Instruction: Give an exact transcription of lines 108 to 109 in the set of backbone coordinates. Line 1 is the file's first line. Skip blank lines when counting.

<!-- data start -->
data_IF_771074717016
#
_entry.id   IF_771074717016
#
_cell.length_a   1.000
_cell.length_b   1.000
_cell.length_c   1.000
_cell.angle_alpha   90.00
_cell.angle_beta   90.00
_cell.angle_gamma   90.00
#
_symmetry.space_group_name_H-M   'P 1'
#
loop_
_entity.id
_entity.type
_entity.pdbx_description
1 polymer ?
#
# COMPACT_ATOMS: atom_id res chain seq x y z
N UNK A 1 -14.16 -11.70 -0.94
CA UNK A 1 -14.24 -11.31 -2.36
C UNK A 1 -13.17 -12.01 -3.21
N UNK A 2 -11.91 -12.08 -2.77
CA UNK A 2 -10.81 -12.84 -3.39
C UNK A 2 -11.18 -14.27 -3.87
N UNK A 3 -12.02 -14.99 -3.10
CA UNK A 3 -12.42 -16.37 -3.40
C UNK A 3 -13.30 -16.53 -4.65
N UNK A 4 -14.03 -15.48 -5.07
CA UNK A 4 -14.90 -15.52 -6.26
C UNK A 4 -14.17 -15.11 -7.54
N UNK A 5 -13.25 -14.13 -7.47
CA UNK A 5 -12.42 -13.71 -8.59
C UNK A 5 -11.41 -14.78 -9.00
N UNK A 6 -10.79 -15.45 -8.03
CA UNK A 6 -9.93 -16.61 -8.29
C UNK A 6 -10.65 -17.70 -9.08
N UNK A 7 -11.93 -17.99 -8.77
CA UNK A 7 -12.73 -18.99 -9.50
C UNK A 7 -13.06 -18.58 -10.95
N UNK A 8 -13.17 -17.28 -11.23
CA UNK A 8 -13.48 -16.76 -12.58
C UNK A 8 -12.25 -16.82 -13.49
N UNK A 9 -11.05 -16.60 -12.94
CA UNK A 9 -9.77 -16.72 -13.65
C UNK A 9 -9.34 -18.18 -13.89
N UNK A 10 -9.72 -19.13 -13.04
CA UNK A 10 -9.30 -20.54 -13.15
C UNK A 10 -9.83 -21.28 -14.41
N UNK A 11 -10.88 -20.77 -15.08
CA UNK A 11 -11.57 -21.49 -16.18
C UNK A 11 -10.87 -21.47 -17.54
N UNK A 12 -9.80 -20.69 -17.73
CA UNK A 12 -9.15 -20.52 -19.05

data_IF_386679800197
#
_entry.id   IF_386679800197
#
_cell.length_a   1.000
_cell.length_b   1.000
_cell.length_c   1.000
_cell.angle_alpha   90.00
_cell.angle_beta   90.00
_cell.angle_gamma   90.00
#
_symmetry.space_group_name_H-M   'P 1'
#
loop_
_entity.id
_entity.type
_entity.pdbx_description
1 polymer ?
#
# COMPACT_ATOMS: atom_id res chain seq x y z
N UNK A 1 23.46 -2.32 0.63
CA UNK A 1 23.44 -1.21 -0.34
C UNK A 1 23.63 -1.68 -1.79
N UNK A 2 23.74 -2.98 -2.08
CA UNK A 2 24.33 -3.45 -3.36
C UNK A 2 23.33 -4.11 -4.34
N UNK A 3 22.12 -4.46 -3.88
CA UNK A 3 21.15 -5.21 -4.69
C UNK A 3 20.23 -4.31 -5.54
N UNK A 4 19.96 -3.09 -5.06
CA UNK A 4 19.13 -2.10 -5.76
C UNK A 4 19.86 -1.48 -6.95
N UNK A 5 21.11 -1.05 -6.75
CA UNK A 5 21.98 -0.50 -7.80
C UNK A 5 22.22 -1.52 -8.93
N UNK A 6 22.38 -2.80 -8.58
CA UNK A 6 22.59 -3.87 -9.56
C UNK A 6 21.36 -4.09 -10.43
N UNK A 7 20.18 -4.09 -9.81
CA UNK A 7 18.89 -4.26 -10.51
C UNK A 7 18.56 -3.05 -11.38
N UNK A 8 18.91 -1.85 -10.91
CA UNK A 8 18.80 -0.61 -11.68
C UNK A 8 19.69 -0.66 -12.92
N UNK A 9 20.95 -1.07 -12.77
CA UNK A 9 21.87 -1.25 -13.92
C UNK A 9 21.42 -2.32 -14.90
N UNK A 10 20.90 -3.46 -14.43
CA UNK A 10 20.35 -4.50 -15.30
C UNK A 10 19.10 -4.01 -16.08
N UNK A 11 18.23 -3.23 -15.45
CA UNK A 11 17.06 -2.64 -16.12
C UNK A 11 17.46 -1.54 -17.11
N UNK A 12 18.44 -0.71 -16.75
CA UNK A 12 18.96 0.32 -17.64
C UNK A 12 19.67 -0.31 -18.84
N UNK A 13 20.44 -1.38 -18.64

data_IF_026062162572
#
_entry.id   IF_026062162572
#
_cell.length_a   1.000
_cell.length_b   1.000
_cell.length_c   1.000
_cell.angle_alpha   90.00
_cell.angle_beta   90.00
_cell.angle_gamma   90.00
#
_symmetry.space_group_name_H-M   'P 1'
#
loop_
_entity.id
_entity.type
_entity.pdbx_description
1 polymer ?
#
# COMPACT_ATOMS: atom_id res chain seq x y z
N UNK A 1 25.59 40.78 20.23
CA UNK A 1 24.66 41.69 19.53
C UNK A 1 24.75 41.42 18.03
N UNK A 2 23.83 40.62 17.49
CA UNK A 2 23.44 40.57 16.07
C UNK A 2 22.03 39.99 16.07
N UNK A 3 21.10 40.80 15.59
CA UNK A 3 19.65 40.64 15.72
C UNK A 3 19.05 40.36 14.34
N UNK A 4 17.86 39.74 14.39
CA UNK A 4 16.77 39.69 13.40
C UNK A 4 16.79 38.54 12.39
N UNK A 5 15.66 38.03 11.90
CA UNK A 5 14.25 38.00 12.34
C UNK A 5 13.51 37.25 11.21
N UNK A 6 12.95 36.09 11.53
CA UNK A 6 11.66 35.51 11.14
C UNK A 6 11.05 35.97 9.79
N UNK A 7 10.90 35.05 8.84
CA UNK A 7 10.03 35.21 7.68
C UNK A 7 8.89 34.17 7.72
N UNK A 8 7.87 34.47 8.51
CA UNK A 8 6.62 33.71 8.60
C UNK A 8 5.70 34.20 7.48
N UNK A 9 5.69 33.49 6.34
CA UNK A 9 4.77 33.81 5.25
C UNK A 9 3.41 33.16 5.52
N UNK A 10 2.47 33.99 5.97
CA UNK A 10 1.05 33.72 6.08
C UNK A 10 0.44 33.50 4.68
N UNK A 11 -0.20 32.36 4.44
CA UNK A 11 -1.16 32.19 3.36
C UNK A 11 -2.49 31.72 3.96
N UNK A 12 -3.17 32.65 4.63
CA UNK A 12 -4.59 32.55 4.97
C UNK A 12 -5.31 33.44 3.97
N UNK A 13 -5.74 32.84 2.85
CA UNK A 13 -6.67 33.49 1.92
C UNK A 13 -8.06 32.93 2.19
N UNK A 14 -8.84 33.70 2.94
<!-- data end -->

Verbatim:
C UNK A 11 17.46 -1.54 -17.11
N UNK A 12 18.44 -0.71 -16.75